Tilman Baumgaertel on Fri, 9 Jan 1998 06:19:41 +0100 (MET)

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<nettime> Some ado about nothing, really

        Must be this time of the year again.

        As some of you might already know, this list has been
"hacked". Someone sent two fake messages over nettime and
a number of other net art-related lists, that were supposedly
by Timothy Druckrey and Peter Weibel, two well-known
writers in the media arts field. You all had them in your mail
box, so you might remember.

        I learned about them, because I got email from
Druckrey who thanked me for pointing out this fake to him.
Since I did send him anything about it and I didn't even know
about it, I got paranoid, because I thought that my mail
account had been hacked too, to send email to Druckrey. I
overreacted because this summer I kept getting mysterious
emails from myself - or rather some digital doppelgaenger,
who faked my email adress.

        Anyway, it turned out that Druckrey learned about
this, because a piece I had written month ago was finally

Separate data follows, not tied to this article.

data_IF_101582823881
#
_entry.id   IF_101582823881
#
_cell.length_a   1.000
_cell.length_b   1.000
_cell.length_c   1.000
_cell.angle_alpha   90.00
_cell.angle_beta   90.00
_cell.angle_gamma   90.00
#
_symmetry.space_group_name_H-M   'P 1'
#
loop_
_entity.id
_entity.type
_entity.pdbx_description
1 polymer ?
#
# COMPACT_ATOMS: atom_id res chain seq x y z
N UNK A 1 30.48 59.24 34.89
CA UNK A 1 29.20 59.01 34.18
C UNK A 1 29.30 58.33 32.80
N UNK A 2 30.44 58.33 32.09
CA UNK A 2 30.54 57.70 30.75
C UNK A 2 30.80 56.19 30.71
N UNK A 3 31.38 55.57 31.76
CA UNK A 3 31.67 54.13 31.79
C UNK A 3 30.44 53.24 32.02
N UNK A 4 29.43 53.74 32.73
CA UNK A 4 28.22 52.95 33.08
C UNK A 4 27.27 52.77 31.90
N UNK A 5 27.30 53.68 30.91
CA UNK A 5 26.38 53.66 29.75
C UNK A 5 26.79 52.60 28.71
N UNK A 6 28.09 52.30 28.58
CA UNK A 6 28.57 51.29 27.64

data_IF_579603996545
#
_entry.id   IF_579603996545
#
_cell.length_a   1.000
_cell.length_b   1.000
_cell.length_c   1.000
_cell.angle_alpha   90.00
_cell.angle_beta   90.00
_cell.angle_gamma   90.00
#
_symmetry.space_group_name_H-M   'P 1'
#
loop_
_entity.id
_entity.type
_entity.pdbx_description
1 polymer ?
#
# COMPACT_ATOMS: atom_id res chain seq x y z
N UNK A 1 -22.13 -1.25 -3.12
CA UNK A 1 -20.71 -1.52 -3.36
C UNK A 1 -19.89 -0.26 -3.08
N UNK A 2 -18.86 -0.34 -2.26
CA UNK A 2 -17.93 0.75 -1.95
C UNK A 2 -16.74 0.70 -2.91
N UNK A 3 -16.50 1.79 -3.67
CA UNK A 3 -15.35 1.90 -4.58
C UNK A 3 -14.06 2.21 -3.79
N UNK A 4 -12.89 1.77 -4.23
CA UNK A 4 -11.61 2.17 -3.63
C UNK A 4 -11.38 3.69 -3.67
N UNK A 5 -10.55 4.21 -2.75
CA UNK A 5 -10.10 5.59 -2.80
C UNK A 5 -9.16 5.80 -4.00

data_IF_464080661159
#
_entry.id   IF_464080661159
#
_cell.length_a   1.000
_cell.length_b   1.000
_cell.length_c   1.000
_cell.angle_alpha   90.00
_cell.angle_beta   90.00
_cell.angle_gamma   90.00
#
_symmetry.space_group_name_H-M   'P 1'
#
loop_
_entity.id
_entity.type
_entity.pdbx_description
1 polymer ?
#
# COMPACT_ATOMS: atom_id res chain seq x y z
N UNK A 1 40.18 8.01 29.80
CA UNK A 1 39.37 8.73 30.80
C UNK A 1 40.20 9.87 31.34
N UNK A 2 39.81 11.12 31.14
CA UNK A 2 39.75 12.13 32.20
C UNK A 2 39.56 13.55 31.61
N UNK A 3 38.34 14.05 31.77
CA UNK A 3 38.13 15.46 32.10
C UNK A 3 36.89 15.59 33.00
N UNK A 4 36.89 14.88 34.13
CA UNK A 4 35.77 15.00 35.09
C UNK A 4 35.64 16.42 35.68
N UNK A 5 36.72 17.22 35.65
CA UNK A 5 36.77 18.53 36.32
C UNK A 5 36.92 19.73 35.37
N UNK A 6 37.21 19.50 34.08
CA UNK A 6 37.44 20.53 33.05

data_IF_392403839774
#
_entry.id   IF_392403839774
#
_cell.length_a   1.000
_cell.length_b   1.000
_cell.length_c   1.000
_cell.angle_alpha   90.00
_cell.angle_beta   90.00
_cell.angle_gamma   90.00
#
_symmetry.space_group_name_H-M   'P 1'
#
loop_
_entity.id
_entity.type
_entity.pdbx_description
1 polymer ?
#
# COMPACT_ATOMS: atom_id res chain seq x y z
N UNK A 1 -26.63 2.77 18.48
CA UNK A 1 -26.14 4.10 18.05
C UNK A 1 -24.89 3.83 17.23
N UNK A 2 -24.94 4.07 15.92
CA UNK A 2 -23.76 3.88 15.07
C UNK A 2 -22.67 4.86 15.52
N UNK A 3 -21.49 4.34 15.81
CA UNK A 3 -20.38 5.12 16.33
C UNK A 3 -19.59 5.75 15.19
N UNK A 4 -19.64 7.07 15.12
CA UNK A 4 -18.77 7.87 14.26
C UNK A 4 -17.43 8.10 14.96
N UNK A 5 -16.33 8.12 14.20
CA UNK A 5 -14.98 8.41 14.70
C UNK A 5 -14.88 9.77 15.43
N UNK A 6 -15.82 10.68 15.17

published at the Rewired website http://www.rewired.com
that David Hudson runs.

        David added an paragraph to my piece, that ticked
Druckrey off:

"Maybe it was that Matthew Mirapaul article

in the New York Times, "With the Desktop as a Canvas," on
Alexei Shulgin's  desktop project


(look carefully and you can find mine; hey, if I'd known it'd
make the Times, I'd have spent more than three minutes on it,
ok?). Whatever it was, something ticked someone off who in
turn wrote up two bilious bashings of the net.art scene and
sent them out to a zillion mailing lists Sunday. The twist of
the knife: the pieces weren't your run-of-the-mill flames, but
instead, zeroed in on net.artists' self-conscious self-promotion
in terms not all that dumb, and further, credited the essays to
two well-known critics, Timothy Druckery and Peter Weibel.
The perpetrator is rumored to be cornered in
London's Backspace Cafe from where he or she will undoubtably
be banished only to return with next week's new movement.
Art stumbles on."

        As far as I know nobody knows who wrote the
articles in question , and I personally couldn't care less. A
couple of people suggested Heath Bunting himself as the
writer (who was heavily attacked in the two pieces, because
he was featured in Wired magazine in some tiny article), but
he claims he wasn`t involved.

        We will never know (and, I guess, nobody really
cares). My own humble text is below. It has been written in
late summer, so it isn't quite that fresh anymore. It must be in
the nature of net.art that the piece seems out-dated to me
already after a couple of months, but in the ever-changing
world of net.art, it might serve as a reminder of what